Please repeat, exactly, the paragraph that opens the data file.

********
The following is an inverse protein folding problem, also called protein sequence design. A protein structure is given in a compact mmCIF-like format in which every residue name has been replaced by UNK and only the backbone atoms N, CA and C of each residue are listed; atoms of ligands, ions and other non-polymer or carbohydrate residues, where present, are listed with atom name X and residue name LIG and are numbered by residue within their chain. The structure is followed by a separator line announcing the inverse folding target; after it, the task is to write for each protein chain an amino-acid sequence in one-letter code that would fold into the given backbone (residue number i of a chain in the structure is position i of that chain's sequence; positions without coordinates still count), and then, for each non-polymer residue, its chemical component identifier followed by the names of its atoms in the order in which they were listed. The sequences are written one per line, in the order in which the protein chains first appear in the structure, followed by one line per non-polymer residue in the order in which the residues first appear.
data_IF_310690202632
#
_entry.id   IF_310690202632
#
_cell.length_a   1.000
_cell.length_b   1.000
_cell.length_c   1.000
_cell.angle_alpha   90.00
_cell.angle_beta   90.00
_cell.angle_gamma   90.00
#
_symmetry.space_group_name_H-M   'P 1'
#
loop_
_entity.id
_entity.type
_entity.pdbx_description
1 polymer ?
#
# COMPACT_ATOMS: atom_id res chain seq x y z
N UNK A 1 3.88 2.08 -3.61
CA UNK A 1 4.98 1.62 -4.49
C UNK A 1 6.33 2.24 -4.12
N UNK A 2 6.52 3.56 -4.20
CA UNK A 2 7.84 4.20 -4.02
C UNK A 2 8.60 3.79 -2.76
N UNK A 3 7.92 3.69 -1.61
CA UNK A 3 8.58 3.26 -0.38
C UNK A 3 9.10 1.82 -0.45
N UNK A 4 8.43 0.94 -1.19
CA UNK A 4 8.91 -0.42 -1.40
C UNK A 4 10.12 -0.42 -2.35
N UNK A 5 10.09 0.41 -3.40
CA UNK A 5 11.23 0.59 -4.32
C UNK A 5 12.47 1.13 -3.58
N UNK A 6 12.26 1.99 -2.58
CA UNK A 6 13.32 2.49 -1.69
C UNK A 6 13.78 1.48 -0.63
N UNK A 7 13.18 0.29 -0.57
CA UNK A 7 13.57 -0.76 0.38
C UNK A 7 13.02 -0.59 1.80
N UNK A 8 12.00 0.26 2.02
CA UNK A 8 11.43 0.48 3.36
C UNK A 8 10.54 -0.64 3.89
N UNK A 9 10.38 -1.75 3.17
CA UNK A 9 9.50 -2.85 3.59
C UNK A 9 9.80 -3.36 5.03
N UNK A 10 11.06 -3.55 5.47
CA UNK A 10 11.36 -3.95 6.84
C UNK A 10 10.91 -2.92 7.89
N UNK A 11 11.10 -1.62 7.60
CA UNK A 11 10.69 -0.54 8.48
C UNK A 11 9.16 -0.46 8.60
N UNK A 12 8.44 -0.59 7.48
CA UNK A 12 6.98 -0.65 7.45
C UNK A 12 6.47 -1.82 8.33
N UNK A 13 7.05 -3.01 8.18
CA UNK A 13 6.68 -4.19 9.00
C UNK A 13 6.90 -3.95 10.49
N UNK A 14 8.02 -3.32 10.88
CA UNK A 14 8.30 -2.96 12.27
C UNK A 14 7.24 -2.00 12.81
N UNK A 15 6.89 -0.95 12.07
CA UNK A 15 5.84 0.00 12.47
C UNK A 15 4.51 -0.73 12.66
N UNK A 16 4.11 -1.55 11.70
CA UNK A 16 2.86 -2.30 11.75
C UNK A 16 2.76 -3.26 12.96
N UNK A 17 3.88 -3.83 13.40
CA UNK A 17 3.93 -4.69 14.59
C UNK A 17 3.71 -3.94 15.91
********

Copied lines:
The following is an inverse protein folding problem, also called protein sequence design. A protein structure is given in a compact mmCIF-like format in which every residue name has been replaced by UNK and only the backbone atoms N, CA and C of each residue are listed; atoms of ligands, ions and other non-polymer or carbohydrate residues, where present, are listed with atom name X and residue name LIG and are numbered by residue within their chain. The structure is followed by a separator line announcing the inverse folding target; after it, the task is to write for each protein chain an amino-acid sequence in one-letter code that would fold into the given backbone (residue number i of a chain in the structure is position i of that chain's sequence; positions without coordinates still count), and then, for each non-polymer residue, its chemical component identifier followed by the names of its atoms in the order in which they were listed. The sequences are written one per line, in the order in which the protein chains first appear in the structure, followed by one line per non-polymer residue in the order in which the residues first appear.